The computer that is one cubic millimetre.

Smartphones have shown that complex computing can be done on a very small scale but the next generation of computing will see devices shrinking even more dramatically. What is known as smart dust in computing parlance, these nano computers will be used to monitor and control infrastructure such as bridges and buildings and could even be implanted into the human body to monitor biological functions (not too dissimilar from the concept of nanorobots as discussed by Sharp Laboratories’ of Europe scientists).

At Michigan University they have recently created prototypes of these miniature computers which they are calling Michigan Micro Motes. Professor Prabal Dutta tells Humans Invent, “We take things that are on traditional computers like the processor, the ability to store data, the ability to communicate and the ability to sense the environment and you really just miniaturise them.”

One cubic millimetre

Interestingly, when it comes to creating such minuscule computers, which are only one cubic millimetre in size, the main barrier is not making the functioning parts tiny but creating a power source that is the real issue.

You can’t plug these things in or recharge them because they are so small

Dutta says, “If you look at a laptop or mobile phone, the battery dominates the volume of the device so we’ve had to spend a lot of effort on figuring out how to reduce the power needed for all the parts. You can’t plug these things in or recharge them because they are so small.”

The way they’ve got round this problem is to make these microcomputers harvest the energy from the environment around them, for example, solar energy if the mote is near a light source.

The micro motes will be able to communicate through inbuilt radios as well as optical receivers. Dutta says, “By modulating LED lighting we can communicate with these devices optically.”


Close-up of the Michigan Micro Mote.

Harvesting the environment

As well as using these computers in buildings to collect temperature and humidity data or for occupancy sensing for example there are also plans afoot to insert them into human beings.

Dutta says they could be used for, ‘monitoring human pressure, such as intraocular pressure which is the pressure of your eye, or intracranial pressure sensing for detecting when a concussion might become dangerous.”

He adds, however, “These are very preliminary, I don’t think we’ve actually implanted anything in any human to date but there have been a couple of laboratory experiments with implanting in rats and understanding what happens when you do that.”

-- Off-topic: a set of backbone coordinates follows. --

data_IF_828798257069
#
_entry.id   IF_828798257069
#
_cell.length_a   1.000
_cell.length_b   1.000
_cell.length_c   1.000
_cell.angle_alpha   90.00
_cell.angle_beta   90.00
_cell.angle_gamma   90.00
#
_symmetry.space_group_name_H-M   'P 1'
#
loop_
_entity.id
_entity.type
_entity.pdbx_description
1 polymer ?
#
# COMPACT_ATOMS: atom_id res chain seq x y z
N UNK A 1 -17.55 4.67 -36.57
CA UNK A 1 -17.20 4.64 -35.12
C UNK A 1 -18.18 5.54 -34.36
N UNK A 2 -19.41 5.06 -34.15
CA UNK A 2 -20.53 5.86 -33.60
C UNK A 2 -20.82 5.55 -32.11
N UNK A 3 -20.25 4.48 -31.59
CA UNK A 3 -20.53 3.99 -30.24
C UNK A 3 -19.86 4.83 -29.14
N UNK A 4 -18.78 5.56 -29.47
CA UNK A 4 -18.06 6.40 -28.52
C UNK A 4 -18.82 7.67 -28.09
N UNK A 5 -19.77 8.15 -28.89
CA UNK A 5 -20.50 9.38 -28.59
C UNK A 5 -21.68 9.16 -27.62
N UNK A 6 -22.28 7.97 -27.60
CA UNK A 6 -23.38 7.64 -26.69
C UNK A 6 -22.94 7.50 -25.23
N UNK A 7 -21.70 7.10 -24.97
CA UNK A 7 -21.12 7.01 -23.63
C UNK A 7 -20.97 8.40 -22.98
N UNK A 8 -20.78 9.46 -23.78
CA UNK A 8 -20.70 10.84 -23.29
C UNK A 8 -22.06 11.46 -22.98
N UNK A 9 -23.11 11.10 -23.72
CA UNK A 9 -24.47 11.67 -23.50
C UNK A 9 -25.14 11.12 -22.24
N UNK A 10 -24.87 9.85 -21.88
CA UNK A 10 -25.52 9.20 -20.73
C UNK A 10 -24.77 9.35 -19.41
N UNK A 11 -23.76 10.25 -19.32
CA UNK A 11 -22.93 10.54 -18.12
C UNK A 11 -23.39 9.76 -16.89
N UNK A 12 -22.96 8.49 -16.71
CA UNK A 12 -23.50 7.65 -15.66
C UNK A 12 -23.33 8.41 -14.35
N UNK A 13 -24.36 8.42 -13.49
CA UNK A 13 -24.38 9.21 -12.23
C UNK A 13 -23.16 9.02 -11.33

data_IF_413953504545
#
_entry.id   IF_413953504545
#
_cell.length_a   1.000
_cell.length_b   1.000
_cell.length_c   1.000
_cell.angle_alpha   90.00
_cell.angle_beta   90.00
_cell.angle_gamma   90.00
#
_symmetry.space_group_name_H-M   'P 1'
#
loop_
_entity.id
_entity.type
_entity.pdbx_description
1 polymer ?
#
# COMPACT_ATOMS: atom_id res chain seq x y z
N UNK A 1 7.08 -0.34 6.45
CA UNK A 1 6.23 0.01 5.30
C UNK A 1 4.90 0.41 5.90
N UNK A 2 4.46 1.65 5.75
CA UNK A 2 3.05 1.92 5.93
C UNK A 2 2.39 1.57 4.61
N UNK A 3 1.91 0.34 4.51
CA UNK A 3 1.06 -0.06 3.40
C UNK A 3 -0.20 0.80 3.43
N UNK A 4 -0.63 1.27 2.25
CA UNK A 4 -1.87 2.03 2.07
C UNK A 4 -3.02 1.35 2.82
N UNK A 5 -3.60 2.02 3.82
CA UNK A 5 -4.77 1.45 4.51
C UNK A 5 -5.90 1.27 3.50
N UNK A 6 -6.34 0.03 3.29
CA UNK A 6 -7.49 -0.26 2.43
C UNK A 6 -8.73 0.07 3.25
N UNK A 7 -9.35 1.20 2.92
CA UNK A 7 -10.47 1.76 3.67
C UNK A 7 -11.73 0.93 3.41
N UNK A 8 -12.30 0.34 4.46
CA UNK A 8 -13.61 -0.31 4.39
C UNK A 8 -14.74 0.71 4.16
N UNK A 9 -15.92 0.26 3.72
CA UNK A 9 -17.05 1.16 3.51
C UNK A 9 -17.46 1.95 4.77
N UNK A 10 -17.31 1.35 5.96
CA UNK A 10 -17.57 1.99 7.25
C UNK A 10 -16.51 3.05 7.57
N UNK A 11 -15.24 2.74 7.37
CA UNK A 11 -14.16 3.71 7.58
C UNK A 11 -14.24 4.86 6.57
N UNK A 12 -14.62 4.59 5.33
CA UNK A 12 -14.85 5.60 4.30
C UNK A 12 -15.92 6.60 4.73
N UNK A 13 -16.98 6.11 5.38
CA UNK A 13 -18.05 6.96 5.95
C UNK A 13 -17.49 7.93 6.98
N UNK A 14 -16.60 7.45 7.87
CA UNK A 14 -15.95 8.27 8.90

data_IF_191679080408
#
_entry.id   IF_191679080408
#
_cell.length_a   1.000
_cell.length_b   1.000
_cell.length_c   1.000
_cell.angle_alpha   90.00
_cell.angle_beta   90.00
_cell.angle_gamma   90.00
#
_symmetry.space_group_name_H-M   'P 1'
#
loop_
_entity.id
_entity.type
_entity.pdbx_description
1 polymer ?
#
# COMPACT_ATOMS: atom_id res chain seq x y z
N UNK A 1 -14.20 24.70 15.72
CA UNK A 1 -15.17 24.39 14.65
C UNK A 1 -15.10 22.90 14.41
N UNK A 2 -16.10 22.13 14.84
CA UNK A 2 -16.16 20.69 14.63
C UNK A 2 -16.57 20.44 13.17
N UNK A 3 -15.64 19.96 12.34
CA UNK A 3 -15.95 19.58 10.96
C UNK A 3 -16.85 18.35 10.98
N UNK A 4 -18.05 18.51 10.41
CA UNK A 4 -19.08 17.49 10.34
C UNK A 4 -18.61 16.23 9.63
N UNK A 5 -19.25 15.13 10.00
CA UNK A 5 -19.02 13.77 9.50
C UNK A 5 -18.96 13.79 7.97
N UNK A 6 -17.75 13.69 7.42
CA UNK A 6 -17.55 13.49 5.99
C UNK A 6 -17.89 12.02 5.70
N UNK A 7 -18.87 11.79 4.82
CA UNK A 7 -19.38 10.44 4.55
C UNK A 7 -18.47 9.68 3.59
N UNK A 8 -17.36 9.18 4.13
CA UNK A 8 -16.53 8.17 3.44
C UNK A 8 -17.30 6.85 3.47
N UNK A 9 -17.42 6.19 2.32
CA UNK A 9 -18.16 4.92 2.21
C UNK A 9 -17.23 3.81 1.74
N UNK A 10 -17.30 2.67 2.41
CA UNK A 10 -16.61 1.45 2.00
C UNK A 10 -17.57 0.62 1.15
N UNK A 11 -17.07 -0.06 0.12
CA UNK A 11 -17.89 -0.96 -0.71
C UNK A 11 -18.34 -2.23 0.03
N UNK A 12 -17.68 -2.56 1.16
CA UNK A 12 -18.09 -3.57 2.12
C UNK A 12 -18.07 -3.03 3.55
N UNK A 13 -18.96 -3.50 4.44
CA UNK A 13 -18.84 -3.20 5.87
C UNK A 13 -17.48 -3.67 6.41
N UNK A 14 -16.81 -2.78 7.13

Roughly every decade we end up with a new computing class

But these kind of computers could be used for anything and everything. Dutta says, “We are making the basic pieces of these systems available so other people can go and build applications on their own, things that we can’t even begin to imagine.”

The future

Dutta believes these nano computers could become mainstream in as little as five years time. He says, “If you look at the history of computing, roughly every decade we end up with a new computing class. We went from mainframe to the minis to workstations to PCs to laptops to mobile phones and the next generation or two is really going to be a computer that is far more pervasive than cell phones even.

What we are building today are the fundamental pieces to this next evolution in computing and we think they are going to far out number our cell phones. These computers are going to be the things that monitor the world for us and give us information.”

The question is: where do we go after this? Will computers keep shrinking and if so, when will they stop? Will the day come when we have created sub-atomic computers?

Image credit: MicroMote-3,-4 Constantine Pankin (shutterstock)

For related articles on Humans Invent please read:

The World in 2112 Workshop: Robotics

The future is bendy: Designing flexible displays

RaspLogic: Engineering your home automation system

Steve Furber: Building a computer to mimic the brain

The Antikythera mechanism: Inside the world’s first computer

Inside The Bunker: Europe’s most secure data centre

Raspberry Pi brings IT learning to the masses

Phil Edmonds: I’ve been coding since I was 12

The 3D journey: Inventing a real-life holodeck

Jon Nonweiler: Inventing an end to the daily commute

The 24/7 inventor: Building a robot lawnmower at home

Pocket diagnosis: The express blood test tech of the future

The End
  • Chris Fischer

    Great article, except there is no such thing as Michigan University. Do you mean the University of Michigan?

  • Alex

    great post.

  • Alex

    good post

  • AlexA

    good post!

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